MH370 Satellite Malaysia Airlines Missing Debris Found Indian Ocean
Pilot and crewmen fly at high altitude aboard a Royal Australian Air Force (RAAF) AP-3C Orion aircraft after searching for the missing Malaysian Airlines Flight MH370 over the southern Indian Ocean Reuters

A Thai satellite has detected 300 floating objects in the southern Indian Ocean near the search area for the missing Malaysian Airlines MH370 airliner.

According to Thailand's Geo Informatics and Space Technology Development Agency (GISDA), the objects were spotted around 2,700km (1,680 miles) southwest of Perth by the "Thaichote" satellite.

Anond Snidvongs, director of GISDA, said that the satellite images showed "300 objects of various sizes" in the southern Indian Ocean. The images were taken on 24 March and took two days to process before being relayed to Malaysian authorities.

Anond said the objects were 200km (125 miles) from the search area where a French satellite had spotted 122 objects.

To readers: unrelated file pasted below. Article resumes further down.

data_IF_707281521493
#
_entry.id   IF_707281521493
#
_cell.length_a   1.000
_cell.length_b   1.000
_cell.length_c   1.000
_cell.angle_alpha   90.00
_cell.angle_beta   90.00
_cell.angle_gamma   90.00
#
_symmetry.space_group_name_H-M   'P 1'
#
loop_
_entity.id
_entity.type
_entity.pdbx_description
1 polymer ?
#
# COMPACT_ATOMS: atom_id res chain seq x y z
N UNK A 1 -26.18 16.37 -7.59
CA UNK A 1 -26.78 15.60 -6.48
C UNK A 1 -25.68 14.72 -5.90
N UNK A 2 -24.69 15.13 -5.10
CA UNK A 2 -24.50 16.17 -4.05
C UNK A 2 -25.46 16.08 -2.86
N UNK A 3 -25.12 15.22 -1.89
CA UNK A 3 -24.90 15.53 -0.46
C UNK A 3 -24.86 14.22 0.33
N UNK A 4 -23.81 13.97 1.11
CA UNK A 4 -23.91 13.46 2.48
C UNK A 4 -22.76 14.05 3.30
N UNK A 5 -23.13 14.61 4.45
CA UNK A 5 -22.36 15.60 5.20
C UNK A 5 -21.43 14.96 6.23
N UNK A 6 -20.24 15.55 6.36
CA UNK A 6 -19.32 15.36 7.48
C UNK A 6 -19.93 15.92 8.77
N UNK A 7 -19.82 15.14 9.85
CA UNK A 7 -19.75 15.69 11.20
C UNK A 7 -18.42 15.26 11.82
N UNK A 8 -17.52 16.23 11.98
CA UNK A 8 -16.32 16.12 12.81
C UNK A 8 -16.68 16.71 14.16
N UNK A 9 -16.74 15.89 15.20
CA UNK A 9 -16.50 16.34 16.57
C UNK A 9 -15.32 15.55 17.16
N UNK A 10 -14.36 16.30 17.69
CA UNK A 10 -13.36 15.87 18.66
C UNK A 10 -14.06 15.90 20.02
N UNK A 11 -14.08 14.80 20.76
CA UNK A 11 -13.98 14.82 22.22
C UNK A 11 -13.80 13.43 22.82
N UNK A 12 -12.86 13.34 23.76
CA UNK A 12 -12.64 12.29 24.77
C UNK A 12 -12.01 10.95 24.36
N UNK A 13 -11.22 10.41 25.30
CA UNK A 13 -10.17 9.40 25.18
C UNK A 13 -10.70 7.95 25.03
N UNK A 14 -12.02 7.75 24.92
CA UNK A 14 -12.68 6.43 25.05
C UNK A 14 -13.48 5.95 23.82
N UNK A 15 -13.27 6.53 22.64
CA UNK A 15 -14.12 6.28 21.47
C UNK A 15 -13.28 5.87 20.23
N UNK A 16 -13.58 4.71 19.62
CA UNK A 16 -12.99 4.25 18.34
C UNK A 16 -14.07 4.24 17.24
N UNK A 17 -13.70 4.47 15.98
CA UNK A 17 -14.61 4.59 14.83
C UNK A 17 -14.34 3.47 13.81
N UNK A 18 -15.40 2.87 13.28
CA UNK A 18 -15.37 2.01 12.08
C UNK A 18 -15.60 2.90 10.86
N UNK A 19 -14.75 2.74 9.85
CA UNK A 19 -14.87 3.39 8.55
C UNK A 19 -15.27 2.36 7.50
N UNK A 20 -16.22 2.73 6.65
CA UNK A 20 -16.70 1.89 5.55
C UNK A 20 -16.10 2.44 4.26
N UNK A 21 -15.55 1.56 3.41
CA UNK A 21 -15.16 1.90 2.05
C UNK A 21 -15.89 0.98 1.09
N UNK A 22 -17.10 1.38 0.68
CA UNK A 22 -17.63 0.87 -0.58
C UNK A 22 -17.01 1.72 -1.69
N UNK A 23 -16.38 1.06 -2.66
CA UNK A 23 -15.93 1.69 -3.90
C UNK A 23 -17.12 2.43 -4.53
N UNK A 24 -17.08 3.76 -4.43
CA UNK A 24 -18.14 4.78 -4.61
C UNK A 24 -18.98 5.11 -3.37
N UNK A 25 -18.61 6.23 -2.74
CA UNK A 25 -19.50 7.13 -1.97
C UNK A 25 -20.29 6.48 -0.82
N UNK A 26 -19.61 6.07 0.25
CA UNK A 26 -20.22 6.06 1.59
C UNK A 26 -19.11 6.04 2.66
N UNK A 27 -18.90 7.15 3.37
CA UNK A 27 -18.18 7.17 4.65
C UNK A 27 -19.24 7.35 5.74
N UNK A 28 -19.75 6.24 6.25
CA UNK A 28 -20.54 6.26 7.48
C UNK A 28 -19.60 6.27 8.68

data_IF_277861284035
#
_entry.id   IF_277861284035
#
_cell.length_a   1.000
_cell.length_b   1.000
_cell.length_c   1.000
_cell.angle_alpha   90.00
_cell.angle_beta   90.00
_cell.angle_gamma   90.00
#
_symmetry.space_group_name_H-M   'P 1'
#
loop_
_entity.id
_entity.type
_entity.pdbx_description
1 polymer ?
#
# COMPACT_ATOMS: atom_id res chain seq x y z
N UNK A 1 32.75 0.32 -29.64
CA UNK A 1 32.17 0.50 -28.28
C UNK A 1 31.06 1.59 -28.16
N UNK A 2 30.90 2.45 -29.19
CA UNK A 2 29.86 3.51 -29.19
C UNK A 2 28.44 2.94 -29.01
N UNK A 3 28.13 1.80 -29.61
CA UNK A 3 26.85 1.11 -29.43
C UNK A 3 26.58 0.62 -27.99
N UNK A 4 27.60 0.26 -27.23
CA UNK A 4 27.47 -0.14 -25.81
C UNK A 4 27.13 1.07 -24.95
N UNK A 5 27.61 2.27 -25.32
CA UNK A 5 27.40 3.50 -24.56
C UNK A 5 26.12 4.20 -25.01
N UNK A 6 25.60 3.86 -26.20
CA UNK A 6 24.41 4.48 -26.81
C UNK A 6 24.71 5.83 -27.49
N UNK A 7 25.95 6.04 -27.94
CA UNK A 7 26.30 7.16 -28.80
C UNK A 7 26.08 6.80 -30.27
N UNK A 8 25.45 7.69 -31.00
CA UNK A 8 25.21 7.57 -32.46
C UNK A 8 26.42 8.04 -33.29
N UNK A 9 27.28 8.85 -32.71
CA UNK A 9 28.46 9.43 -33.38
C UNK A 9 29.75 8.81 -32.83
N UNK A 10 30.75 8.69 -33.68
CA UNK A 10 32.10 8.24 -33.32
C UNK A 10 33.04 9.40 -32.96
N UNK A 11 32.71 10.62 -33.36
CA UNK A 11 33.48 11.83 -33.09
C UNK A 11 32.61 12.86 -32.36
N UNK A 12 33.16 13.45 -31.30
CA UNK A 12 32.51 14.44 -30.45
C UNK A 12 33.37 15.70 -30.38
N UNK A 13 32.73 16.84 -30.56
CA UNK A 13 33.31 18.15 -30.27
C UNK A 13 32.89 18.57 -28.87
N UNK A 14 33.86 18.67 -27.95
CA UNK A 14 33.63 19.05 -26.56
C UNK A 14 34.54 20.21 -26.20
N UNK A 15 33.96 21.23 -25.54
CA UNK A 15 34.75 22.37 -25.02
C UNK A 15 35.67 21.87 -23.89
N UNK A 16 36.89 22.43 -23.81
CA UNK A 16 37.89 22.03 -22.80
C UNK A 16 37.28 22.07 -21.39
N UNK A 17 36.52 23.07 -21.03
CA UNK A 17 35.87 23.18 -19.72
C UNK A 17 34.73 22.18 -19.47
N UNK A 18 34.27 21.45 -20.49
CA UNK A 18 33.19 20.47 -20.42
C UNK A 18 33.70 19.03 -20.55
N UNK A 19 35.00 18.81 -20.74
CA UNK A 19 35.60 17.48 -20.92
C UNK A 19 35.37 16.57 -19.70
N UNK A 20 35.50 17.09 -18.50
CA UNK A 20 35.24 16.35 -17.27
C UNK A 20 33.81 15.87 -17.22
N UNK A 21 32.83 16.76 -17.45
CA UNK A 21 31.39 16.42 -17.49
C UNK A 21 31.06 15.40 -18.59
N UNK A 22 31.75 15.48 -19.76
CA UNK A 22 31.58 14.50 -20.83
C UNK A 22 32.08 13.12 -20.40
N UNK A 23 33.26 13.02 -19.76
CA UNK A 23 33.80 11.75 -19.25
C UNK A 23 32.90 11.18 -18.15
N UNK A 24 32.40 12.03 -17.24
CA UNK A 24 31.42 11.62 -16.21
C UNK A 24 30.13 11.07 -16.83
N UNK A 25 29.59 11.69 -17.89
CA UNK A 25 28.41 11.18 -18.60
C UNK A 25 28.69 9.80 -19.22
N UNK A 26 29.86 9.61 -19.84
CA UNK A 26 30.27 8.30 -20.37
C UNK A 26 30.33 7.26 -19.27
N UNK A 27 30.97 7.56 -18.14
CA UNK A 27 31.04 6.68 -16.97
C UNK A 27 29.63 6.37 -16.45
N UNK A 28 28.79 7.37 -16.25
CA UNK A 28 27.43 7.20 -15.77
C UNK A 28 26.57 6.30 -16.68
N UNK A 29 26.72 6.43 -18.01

Whether the floating objects are from Malaysia Airlines flight MH370 remain unclear.

The search for the aircraft, now focused on a remote stretch of the southern Indian Ocean, has resumed after a temporary suspension due to bad weather.

Eleven aircraft and five ships are involved in the search of the southern Indian Ocean area, officials said.

British company Immarsat used new data techniques to reveal that the plane concluded its eight-hour flight by plummeting into the southern Indian Ocean.

Grief has replaced hope for the families of Malaysia Airlines flight MH370 passengers after a text-message was sent declaring that not one of the 239 passengers aboard the airliner had survived.